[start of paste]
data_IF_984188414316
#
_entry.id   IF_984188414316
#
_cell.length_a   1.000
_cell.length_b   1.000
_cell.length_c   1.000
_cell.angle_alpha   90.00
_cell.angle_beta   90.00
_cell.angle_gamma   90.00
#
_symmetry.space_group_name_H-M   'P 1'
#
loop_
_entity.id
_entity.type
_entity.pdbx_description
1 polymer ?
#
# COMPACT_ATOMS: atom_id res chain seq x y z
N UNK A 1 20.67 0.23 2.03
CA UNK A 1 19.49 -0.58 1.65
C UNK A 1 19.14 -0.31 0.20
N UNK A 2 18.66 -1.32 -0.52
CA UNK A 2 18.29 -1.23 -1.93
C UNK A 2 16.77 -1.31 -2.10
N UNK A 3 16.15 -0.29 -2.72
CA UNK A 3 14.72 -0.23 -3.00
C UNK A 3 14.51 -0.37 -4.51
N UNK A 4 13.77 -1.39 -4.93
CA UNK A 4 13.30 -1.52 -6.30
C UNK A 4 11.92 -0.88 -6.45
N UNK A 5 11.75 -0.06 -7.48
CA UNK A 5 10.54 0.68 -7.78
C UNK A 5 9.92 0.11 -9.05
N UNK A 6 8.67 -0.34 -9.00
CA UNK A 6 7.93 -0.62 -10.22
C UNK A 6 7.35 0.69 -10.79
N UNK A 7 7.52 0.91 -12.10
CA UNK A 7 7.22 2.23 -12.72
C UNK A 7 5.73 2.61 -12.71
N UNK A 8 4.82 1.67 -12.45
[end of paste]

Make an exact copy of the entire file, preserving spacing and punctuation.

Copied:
data_IF_984188414316
#
_entry.id   IF_984188414316
#
_cell.length_a   1.000
_cell.length_b   1.000
_cell.length_c   1.000
_cell.angle_alpha   90.00
_cell.angle_beta   90.00
_cell.angle_gamma   90.00
#
_symmetry.space_group_name_H-M   'P 1'
#
loop_
_entity.id
_entity.type
_entity.pdbx_description
1 polymer ?
#
# COMPACT_ATOMS: atom_id res chain seq x y z
N UNK A 1 20.67 0.23 2.03
CA UNK A 1 19.49 -0.58 1.65
C UNK A 1 19.14 -0.31 0.20
N UNK A 2 18.66 -1.32 -0.52
CA UNK A 2 18.29 -1.23 -1.93
C UNK A 2 16.77 -1.31 -2.10
N UNK A 3 16.15 -0.29 -2.72
CA UNK A 3 14.72 -0.23 -3.00
C UNK A 3 14.51 -0.37 -4.51
N UNK A 4 13.77 -1.39 -4.93
CA UNK A 4 13.30 -1.52 -6.30
C UNK A 4 11.92 -0.88 -6.45
N UNK A 5 11.75 -0.06 -7.48
CA UNK A 5 10.54 0.68 -7.78
C UNK A 5 9.92 0.11 -9.05
N UNK A 6 8.67 -0.34 -9.00
CA UNK A 6 7.93 -0.62 -10.22
C UNK A 6 7.35 0.69 -10.79
N UNK A 7 7.52 0.91 -12.10
CA UNK A 7 7.22 2.23 -12.72
C UNK A 7 5.73 2.61 -12.71
N UNK A 8 4.82 1.67 -12.45